→ Table of Contents The Therapeutae—Pt. 7 A turning point Dr. Detering concludes on page 42 of his article: “The alexandrian/gnostic exegesis of the Exodus theme, as we have seen, was dependent on Indian-Buddhist traditions from the very beginning.” This conclusion is stunning. If Detering is correct, we can infer two important chronological consequences. Firstly, Indic influences entered into Jewish exegesis prior to the rise of Christian gnosticism (the Naassenes, etc—see below). Secondly—and more controversially—we can be sure that those Indic influences occurred prior to the formation of the Christian tradition itself. One need only connect the dots regarding the Therapeutae: they were long considered ‘Christians’ by the Church; they flourished already at the turn of the era; and (as Dr. … Continue reading

H. Detering, “The Gnostic Meaning of the Exodus”—A commentary (Pt. 26)

→ Table of Contents The Therapeutae—Pt. 6 The Therapeutae, Buddhism, and Gnosis On pp. 34 ff. Dr. Detering lists some parallels between Buddhism and the Therapeutae, as described by Philo of Alexandria. He notes certain outward, visible characteristics, such as the makeup of the Buddhist order (e.g. men and women living separately), and the posture, dress, and ranking of monks. Such elements can be valuable in drawing parallels between East and West, but it should be noted that they concern a stage of Buddhism where the order (sangha) had already attained a certain level of organization and settled protocol—namely, the onset of the Mahayana from about the turn of the era. The somewhat longer list of parallels between Buddhism and the … Continue reading

H. Detering, “The Gnostic Meaning of the Exodus”—A commentary (Pt. 25)

→ Table of Contents The Therapeutae—Pt. 5 The Therapeutae, a new chronology, and Yeshu ha Notsri (For the previous post on the Therapeutae, see here.) Dr. Detering begins a fairly lengthy section of his paper (pp. 26—42) with a review of the sect of the Therapeutae as reported by Philo. The sect holds a special importance for Detering, for he places it not only at the very heart of Christian origins—that is, at Alexandria—but also at the crossroads between Buddhism and Christianity. In other words, Detering concludes that the Therapeutae were a critical lynchpin between Buddhism and the gospels. Though we have already discussed the Therapeutae at length (posts 5-8), we will here attempt to place the sect within the wider … Continue reading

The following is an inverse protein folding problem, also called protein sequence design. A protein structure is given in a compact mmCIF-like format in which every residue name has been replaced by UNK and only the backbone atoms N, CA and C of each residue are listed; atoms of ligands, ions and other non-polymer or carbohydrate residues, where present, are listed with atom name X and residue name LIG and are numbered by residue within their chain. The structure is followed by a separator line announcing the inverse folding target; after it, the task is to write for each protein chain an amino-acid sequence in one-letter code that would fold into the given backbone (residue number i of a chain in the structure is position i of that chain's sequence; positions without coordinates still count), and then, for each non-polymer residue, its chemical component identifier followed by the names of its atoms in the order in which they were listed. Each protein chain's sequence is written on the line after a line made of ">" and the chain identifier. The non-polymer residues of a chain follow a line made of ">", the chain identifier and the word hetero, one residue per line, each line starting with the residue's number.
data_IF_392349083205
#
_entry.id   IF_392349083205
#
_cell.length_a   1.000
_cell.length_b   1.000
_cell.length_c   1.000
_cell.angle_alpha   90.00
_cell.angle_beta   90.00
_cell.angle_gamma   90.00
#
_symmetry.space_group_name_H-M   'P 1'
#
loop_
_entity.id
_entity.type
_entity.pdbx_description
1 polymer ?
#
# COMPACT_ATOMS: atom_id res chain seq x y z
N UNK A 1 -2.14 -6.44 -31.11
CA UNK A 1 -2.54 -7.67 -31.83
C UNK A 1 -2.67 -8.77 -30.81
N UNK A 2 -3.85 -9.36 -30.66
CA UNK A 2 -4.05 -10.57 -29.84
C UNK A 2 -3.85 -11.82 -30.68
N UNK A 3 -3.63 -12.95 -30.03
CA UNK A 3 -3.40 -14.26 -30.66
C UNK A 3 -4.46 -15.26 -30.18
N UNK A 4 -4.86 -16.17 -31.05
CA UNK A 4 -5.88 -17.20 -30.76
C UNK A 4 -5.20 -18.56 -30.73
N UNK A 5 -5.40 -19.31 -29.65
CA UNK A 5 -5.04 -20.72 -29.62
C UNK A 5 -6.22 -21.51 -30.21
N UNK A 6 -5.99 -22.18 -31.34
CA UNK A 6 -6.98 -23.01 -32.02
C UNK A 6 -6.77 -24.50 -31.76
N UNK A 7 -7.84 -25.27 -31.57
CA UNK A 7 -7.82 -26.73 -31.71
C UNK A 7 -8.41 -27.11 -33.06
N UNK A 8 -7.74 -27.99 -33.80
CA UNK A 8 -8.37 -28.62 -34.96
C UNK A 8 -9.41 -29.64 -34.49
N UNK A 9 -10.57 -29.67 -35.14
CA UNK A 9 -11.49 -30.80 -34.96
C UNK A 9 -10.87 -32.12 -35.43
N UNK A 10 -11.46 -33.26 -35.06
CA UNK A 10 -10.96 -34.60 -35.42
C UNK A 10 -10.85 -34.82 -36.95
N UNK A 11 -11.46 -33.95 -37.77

H. Detering, “The Gnostic Meaning of the Exodus”—A commentary (Pt. 24)

→ Table of Contents Buddhism and the Odes of Solomon Dr. Detering dedicates a large section of his article to Buddhism (pp. 14-26). While I find some of his arguments more persuasive than others, here I will only examine points that are relevant to our main subject: ‘crossing over’ in Buddhism and possible links with Christianity. In the process, I will also present material not mentioned by Detering that adds support to his main argument. The first part of the this post continues the discussion on the Odes of Solomon (pts. 18-20). Detering (pp. 19-20) signals a short passage from the Digha Nikaya in which the Buddha and his monks miraculously cross the Ganges: “And then the Lord came to the … Continue reading